Abraham Sofaer was a stage actor of Burmese-Jewish descent who became a familiar supporting player on film and television in his later years. He was born in Rangoon. Sofaer's strong features and resonant voice complemented the many exotic character parts he played.
He began his acting career on the London stage in 1921, but soon was alternating between London and Broadway. By the 1930s, he was appearing in both British and American films. Among his more prominent performances were the dual role of the Judge and Surgeon in Powell and Pressburger's A Matter of Life and Death and St. Paul in Quo Vadis.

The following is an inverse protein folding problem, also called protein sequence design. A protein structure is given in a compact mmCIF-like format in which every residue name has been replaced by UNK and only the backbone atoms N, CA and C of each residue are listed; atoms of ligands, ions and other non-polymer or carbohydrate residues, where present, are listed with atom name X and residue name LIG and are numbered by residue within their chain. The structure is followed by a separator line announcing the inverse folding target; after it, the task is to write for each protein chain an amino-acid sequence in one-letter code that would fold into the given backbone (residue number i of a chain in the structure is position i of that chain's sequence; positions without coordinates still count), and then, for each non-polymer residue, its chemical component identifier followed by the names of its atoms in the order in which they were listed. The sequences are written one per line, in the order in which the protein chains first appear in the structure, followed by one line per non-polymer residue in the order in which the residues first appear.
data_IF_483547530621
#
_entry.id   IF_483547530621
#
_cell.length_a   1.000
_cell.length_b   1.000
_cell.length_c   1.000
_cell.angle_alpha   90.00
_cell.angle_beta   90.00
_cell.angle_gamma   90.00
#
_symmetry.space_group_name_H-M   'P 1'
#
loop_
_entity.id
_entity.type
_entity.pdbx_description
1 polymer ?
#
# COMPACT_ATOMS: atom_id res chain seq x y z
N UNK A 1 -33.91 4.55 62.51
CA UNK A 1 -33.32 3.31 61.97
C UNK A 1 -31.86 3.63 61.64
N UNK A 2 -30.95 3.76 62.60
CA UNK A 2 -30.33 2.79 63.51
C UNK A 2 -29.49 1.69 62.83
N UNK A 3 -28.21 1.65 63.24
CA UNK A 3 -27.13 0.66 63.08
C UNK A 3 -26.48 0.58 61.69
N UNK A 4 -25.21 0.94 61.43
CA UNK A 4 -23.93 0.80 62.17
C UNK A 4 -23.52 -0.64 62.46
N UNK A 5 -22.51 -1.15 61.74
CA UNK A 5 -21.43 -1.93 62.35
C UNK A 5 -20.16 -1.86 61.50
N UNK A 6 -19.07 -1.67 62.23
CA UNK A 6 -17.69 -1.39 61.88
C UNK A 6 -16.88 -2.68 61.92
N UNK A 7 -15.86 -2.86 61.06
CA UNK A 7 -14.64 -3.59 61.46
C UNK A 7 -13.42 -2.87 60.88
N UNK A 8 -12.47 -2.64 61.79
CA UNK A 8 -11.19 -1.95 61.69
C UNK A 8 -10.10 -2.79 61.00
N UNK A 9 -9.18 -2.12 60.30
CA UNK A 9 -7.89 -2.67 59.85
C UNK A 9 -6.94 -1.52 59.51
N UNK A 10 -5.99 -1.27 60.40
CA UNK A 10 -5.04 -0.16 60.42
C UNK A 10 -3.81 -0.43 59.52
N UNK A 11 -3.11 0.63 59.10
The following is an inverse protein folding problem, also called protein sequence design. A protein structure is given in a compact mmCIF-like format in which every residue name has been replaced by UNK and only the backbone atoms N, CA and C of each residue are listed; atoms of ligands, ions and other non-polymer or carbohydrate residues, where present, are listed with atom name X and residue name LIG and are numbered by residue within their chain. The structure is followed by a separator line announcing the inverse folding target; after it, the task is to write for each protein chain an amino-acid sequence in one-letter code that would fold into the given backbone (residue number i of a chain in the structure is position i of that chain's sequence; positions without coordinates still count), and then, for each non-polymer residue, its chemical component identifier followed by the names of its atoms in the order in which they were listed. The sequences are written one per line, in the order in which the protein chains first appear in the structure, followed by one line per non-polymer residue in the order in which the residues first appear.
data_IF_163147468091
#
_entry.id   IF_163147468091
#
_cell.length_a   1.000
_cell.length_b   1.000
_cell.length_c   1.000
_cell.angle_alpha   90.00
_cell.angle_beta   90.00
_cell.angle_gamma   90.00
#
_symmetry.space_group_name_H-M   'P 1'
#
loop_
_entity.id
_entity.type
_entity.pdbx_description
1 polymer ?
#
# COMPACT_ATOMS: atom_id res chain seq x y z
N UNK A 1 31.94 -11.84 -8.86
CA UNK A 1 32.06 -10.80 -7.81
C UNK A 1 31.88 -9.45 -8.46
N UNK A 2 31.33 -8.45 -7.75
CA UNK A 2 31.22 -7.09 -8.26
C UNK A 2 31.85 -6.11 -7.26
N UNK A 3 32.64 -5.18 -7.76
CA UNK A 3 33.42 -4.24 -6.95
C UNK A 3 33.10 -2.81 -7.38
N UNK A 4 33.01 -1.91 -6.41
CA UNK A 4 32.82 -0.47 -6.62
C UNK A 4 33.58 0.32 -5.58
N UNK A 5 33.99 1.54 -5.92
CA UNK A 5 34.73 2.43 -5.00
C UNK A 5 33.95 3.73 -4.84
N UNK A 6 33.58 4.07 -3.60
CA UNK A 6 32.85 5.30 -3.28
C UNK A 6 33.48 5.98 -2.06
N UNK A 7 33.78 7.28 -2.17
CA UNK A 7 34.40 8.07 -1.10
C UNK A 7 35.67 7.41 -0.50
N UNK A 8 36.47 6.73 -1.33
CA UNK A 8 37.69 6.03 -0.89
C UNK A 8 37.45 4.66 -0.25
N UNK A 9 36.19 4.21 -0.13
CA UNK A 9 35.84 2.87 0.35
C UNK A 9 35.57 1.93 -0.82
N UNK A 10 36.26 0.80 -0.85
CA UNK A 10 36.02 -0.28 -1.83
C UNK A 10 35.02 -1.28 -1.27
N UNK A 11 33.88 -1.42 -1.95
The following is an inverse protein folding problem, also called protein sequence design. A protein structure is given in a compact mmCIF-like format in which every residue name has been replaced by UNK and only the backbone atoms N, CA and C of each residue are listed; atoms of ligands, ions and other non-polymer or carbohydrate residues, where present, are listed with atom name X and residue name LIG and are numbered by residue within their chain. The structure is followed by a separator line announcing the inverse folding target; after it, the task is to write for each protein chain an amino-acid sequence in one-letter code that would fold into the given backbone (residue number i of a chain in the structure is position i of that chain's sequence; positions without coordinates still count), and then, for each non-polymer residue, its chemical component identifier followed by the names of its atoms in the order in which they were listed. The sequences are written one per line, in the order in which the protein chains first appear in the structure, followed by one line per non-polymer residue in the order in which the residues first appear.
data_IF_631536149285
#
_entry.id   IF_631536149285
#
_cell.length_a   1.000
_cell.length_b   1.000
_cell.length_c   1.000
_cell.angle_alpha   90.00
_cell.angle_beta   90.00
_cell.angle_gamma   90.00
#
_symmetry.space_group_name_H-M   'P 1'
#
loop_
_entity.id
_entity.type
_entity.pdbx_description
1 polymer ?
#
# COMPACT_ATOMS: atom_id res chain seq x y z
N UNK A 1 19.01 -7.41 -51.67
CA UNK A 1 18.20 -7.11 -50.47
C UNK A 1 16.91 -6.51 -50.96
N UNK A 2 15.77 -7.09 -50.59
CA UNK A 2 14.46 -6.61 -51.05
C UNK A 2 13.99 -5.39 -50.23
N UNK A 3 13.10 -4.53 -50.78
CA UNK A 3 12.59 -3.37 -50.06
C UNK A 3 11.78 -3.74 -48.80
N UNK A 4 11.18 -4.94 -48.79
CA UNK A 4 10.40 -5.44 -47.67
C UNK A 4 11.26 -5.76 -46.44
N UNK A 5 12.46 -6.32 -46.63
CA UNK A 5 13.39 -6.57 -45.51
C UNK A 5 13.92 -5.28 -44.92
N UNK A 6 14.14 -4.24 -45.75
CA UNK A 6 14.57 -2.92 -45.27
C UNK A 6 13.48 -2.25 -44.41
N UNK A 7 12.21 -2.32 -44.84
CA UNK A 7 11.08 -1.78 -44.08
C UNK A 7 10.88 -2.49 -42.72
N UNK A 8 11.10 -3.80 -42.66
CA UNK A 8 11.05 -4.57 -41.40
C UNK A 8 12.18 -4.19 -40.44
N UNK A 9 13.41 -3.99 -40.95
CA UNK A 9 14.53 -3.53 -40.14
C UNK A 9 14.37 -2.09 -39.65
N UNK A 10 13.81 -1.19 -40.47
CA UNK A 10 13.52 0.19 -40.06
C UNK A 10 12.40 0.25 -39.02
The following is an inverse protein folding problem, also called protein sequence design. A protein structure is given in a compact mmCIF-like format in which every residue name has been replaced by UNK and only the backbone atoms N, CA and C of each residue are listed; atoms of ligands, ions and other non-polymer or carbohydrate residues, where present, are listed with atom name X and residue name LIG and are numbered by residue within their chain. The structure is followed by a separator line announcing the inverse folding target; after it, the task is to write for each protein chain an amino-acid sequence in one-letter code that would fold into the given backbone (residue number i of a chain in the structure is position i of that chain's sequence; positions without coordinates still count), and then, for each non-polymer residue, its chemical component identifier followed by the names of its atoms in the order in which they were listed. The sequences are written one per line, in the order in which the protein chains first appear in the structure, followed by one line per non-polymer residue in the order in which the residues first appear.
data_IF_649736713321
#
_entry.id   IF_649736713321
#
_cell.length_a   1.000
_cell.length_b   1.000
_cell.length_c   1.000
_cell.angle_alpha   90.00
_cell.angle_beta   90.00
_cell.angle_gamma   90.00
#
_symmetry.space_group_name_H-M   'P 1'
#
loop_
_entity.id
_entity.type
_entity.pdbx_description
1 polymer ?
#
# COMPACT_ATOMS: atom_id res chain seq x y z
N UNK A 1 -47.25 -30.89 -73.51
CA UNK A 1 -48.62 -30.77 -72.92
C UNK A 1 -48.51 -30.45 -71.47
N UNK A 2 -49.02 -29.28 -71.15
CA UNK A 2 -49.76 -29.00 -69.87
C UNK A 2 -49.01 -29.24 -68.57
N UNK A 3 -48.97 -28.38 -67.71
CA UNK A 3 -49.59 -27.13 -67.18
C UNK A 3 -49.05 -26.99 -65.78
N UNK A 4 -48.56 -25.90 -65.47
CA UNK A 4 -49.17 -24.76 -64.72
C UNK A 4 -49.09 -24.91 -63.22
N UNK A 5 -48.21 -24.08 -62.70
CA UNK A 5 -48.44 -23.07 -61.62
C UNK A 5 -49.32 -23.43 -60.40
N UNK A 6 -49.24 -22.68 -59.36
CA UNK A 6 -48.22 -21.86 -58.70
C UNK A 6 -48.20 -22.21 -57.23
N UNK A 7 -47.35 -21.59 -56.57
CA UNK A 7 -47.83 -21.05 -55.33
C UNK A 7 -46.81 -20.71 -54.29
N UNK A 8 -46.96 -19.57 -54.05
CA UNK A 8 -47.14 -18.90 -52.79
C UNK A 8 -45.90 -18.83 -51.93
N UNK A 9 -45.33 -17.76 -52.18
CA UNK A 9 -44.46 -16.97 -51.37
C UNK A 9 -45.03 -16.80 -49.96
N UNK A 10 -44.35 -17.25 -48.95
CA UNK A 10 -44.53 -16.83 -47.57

He also appeared on television from its earliest days in the late 1930s and on radio. Although his film appearances diminished after the 1950s, he continued to have guest roles on dozens of major U.S. television series throughout the 1960s. He made three appearances on Perry Mason, including the role of defendant Elihu Laban in the 1963 episode, "The Case of the Two-Faced Turn-a-Bout." He also guest starred on Star Trek &, The Twilight Zone, Daniel Boone, Lost in Space and The Outer Limits, until retiring in the mid-1970s. He may be best-remembered for his recurring role as Hadji, the master of all genies, on I Dream of Jeannie.